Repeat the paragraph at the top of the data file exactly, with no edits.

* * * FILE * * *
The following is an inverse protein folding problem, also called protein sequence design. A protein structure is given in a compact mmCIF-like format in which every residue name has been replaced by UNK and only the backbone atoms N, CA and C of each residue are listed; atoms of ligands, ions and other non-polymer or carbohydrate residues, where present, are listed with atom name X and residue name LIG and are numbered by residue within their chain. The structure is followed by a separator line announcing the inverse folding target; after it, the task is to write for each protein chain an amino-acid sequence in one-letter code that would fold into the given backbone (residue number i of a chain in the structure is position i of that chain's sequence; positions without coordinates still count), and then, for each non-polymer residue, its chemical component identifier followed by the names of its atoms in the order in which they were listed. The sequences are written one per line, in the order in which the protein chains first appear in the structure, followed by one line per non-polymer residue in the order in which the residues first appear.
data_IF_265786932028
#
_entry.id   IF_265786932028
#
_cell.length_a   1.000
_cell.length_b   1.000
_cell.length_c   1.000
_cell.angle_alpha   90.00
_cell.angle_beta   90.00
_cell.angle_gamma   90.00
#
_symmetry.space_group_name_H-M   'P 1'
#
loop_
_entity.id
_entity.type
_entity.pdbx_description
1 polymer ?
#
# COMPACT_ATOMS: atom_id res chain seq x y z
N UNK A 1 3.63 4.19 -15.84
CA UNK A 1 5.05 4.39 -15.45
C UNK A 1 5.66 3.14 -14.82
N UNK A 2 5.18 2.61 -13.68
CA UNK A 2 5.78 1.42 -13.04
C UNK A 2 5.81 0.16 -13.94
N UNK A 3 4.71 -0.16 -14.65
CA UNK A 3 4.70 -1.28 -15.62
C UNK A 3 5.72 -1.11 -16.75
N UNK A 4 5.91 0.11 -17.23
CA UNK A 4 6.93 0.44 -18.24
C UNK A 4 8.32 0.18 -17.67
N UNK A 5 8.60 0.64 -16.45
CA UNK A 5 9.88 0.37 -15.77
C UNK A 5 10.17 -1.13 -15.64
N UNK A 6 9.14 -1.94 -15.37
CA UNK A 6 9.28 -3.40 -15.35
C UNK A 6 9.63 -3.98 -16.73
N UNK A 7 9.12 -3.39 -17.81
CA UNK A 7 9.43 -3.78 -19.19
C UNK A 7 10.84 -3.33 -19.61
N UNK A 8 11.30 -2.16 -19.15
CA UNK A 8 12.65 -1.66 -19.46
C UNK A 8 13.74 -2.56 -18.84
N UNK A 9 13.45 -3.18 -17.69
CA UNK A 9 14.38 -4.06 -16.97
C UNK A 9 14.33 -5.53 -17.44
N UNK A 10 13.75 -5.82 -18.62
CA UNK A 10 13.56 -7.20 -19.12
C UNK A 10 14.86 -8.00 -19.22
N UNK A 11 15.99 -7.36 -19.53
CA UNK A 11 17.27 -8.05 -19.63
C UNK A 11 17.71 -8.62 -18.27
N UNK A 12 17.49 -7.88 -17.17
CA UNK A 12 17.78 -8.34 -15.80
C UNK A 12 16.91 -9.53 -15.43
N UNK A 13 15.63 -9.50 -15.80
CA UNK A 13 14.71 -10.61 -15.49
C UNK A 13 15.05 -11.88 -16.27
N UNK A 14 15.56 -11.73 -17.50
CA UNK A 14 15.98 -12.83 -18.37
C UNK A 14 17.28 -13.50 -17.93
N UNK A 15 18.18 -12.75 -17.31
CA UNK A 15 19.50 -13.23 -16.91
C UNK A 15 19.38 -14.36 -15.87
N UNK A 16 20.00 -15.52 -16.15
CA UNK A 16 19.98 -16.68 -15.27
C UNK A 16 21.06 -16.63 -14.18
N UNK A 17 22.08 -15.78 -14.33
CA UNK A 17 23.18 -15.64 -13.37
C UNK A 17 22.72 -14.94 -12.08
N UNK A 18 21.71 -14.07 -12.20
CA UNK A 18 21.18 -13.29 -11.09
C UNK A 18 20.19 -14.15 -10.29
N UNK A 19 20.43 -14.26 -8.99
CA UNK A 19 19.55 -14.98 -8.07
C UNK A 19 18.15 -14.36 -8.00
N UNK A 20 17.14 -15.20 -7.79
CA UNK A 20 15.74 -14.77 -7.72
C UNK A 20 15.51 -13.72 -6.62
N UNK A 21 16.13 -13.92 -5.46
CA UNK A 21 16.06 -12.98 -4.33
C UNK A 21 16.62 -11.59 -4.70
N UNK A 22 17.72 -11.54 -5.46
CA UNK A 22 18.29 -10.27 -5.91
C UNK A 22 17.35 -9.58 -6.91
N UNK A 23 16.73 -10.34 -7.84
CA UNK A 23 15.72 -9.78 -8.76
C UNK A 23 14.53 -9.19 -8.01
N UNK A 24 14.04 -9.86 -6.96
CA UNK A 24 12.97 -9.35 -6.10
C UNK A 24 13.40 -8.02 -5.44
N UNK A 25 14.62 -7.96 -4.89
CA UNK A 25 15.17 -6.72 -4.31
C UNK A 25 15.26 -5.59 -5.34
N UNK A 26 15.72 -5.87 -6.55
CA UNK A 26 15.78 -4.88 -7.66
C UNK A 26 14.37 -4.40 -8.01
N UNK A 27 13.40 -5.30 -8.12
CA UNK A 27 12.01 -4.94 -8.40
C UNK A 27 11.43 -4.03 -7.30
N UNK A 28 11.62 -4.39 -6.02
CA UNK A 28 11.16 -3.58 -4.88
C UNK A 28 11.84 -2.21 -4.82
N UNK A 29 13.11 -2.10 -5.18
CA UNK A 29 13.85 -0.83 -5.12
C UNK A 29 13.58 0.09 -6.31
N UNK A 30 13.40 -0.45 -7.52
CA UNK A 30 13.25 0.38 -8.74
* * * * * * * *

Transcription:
The following is an inverse protein folding problem, also called protein sequence design. A protein structure is given in a compact mmCIF-like format in which every residue name has been replaced by UNK and only the backbone atoms N, CA and C of each residue are listed; atoms of ligands, ions and other non-polymer or carbohydrate residues, where present, are listed with atom name X and residue name LIG and are numbered by residue within their chain. The structure is followed by a separator line announcing the inverse folding target; after it, the task is to write for each protein chain an amino-acid sequence in one-letter code that would fold into the given backbone (residue number i of a chain in the structure is position i of that chain's sequence; positions without coordinates still count), and then, for each non-polymer residue, its chemical component identifier followed by the names of its atoms in the order in which they were listed. The sequences are written one per line, in the order in which the protein chains first appear in the structure, followed by one line per non-polymer residue in the order in which the residues first appear.